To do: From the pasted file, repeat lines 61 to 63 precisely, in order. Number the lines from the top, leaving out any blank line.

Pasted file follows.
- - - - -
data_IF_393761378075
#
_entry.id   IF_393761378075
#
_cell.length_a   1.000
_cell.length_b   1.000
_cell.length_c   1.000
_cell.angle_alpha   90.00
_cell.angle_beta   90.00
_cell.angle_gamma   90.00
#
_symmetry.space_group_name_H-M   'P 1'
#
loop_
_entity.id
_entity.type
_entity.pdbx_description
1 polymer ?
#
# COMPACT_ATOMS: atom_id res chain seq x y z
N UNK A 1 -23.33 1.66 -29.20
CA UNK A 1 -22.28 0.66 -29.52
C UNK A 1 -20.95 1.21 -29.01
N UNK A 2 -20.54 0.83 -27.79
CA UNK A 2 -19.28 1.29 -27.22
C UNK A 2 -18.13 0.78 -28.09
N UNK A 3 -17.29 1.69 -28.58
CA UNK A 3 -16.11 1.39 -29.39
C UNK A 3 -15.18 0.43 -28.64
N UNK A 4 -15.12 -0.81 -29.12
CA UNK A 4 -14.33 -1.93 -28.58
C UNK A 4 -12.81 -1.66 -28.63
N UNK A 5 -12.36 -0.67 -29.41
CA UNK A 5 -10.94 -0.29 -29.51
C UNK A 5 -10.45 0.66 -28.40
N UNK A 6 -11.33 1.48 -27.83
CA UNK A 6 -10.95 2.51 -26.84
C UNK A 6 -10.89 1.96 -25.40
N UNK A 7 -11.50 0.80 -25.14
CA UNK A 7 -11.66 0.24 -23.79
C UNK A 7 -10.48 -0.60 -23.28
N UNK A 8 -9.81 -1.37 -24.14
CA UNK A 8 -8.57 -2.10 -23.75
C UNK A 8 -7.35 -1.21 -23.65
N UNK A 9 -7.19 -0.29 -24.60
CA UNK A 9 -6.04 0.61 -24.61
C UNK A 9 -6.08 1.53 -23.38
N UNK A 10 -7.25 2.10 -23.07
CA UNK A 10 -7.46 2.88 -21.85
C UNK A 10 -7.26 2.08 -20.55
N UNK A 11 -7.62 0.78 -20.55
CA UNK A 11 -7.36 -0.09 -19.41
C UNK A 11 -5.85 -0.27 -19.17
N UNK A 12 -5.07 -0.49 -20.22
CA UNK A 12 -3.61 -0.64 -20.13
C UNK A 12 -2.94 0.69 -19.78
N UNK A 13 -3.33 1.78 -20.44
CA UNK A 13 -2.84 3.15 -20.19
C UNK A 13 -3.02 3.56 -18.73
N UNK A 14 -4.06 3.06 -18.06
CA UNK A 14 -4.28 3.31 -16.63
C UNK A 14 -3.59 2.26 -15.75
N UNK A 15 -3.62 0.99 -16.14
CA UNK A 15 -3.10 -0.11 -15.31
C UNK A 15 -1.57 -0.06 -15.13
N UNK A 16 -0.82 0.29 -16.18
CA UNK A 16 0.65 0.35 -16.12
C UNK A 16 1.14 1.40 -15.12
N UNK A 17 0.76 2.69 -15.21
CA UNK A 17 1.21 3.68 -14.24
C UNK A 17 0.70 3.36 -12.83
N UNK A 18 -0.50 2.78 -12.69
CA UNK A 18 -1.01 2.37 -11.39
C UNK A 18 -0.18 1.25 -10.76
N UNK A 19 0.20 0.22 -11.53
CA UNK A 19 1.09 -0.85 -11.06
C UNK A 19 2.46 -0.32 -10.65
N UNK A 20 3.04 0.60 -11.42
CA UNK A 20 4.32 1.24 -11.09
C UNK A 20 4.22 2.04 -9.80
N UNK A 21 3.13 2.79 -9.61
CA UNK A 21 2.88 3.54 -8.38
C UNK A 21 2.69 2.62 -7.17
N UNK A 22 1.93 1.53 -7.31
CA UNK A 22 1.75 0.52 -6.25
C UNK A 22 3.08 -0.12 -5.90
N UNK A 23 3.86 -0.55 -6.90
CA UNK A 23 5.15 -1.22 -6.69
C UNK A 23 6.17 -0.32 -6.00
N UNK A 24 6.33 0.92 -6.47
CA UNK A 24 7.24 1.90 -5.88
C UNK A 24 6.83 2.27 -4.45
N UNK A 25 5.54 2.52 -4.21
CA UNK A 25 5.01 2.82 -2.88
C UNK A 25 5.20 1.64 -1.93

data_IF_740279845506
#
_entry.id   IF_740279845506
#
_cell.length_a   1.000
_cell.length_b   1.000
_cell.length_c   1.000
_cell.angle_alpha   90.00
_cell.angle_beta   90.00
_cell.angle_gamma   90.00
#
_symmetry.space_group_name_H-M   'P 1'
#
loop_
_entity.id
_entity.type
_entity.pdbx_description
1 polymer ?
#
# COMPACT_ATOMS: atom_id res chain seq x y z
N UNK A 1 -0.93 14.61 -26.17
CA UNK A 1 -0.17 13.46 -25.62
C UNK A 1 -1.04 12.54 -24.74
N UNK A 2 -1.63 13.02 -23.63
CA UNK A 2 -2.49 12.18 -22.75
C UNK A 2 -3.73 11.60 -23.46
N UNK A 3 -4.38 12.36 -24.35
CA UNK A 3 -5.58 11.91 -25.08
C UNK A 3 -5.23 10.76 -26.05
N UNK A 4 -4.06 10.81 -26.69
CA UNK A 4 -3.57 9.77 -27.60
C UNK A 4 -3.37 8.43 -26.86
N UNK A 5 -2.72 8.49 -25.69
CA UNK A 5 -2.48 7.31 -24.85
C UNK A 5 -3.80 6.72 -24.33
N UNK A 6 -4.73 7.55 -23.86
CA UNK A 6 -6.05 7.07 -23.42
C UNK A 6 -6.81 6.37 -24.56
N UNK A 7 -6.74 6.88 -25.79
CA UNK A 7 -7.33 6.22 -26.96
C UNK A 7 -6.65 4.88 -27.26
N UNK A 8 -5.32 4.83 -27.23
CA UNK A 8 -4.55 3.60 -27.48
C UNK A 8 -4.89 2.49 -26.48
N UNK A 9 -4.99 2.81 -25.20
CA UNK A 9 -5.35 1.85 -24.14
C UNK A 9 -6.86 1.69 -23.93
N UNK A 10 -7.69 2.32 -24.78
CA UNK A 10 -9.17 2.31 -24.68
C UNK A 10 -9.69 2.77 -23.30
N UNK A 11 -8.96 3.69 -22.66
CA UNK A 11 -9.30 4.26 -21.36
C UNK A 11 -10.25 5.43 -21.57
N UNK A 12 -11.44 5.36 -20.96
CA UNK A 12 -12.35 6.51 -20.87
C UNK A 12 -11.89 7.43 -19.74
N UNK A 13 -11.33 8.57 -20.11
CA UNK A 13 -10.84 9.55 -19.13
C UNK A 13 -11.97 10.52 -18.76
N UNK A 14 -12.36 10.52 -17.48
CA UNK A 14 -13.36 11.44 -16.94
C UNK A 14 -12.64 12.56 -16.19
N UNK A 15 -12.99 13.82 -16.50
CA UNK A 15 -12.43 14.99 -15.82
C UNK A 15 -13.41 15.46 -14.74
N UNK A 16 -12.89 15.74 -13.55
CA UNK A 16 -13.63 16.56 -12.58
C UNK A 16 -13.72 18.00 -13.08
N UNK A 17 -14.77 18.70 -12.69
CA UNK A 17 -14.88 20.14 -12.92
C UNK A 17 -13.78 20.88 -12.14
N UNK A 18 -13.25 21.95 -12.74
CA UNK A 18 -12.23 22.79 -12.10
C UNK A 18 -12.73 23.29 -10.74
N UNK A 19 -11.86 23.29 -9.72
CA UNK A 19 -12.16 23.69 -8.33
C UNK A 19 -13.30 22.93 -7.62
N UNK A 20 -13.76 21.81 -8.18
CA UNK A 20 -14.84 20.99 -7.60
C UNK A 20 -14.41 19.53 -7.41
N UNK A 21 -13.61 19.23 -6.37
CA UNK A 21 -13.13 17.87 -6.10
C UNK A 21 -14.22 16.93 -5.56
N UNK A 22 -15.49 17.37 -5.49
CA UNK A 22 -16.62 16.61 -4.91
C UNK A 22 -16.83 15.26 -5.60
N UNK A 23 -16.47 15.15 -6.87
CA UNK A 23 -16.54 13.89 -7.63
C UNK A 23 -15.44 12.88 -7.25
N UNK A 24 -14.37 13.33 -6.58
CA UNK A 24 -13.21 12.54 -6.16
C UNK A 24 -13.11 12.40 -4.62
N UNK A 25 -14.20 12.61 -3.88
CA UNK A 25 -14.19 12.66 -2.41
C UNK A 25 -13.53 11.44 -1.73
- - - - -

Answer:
CA UNK A 14 -4.28 3.31 -16.63
C UNK A 14 -3.59 2.26 -15.75
N UNK A 15 -3.62 0.99 -16.14